The National Institute of Standards and Technology (NIST) has updated its Cybersecurity Framework in response to user comments that the original framework was too vague in its Implementation Tiers, the measure by which organizations gauge their approach to managing cybersecurity risk.

“We are working from all of the feedback we’ve received since the framework was published on its use, best practices, outreach, prospective updates, and governance,” said Matthew Barrett, NIST Cybersecurity Framework program manager. “The minor updates we have planned for the framework should not disrupt anyone’s ongoing framework use.”

NIST sent out a request for information on the framework in December 2015 and used the responses to that request, as well as an April 2016 workshop, to inform updates on the system.

The original document, titled the Framework for Improving the Critical Infrastructure Cybersecurity, was drafted in February 2014 in response to an executive order on improving critical infrastructure cybersecurity and provides a voluntary design for how to best address the security of critical infrastructure like transportation and banking.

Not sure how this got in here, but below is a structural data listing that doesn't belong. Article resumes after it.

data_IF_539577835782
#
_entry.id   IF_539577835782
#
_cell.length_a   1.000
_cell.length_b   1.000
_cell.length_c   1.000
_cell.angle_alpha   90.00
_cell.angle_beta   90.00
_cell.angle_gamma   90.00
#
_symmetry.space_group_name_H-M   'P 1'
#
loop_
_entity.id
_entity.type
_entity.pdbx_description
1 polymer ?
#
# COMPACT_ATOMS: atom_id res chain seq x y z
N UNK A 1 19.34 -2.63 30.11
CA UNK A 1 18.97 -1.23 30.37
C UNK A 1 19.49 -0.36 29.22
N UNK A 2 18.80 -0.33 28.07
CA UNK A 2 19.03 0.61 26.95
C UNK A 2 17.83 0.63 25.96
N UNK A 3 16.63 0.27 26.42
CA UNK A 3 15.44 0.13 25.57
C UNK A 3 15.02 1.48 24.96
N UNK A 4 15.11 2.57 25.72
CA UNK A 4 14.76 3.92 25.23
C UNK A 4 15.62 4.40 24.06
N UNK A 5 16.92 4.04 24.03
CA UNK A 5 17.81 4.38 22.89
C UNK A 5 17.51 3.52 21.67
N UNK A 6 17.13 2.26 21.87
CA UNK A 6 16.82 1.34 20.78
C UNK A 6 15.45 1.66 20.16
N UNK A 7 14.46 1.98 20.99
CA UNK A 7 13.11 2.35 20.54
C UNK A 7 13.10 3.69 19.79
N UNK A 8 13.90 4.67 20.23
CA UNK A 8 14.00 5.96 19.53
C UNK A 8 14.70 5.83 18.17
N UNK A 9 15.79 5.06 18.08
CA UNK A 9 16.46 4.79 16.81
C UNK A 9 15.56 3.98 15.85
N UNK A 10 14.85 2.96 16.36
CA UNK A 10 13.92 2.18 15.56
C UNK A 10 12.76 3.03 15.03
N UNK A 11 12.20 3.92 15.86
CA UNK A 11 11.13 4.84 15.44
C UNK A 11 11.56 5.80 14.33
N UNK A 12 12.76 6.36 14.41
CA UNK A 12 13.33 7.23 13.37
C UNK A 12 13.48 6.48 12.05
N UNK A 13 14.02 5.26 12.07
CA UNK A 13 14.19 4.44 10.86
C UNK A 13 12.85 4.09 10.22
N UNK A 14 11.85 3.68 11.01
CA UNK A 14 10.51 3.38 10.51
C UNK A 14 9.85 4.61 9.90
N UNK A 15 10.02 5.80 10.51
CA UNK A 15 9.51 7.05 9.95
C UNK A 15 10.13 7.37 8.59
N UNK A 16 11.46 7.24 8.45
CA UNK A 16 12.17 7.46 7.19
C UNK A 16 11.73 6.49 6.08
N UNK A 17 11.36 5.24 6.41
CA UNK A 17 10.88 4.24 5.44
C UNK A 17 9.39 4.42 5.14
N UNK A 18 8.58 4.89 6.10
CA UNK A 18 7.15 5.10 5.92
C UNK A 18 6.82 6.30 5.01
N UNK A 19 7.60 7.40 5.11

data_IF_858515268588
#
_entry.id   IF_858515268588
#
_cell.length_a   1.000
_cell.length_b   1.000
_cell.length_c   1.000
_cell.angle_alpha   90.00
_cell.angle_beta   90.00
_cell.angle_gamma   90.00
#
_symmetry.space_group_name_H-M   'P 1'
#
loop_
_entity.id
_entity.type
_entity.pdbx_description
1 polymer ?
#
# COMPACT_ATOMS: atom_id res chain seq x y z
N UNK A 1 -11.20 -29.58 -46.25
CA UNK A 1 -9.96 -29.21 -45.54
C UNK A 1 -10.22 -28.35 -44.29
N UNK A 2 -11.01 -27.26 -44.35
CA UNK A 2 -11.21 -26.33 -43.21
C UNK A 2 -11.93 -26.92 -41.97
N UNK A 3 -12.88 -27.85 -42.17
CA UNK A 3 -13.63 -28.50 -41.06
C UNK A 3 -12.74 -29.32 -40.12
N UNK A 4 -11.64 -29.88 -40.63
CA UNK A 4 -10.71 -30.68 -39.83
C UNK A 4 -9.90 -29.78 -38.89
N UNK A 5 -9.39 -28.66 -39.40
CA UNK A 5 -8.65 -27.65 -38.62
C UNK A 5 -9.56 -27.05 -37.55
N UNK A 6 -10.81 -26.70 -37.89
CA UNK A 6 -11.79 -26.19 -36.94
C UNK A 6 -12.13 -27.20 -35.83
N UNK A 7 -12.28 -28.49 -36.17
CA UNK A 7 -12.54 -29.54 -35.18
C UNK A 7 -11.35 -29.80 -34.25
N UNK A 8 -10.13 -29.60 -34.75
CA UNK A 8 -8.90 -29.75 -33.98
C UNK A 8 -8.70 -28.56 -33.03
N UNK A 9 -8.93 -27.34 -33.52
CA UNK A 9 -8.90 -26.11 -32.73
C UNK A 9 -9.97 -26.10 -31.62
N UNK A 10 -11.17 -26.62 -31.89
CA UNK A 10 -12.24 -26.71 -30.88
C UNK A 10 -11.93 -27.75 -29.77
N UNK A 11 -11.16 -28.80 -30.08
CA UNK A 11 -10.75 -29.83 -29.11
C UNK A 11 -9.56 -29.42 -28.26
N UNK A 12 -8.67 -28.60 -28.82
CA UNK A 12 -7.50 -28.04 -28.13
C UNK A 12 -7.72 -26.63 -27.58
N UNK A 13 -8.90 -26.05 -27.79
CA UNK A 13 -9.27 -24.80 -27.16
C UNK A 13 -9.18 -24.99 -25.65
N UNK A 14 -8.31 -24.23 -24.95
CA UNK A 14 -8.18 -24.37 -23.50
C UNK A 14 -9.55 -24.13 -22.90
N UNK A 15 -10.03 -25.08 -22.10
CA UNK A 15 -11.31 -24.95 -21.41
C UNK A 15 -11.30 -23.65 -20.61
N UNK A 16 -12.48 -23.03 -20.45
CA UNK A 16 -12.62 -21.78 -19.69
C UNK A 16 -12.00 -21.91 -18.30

In addition to updating the Implementation Tiers, NIST is also undertaking three more changes based on the feedback:

  • Publish a governance process on framework maintenance and evolution.
  • Act as a convergence point for those involved in the framework.
  • Continue framework outreach, focusing on international, small, and medium-sized businesses and regulators.

NIST is also developing a Cybersecurity Excellence Builder, to help organizations assess their risk management and cybersecurity practices more easily.

A draft of the update will be released in 2017, and NIST is reminding users that it is always seeking feedback on the Framework.

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Jessie Bur
Jessie Bur
Jessie Bur is a Staff Reporter for MeriTalk covering Cybersecurity, FedRAMP, GSA, Congress, Treasury, DOJ, NIST and Cloud Computing.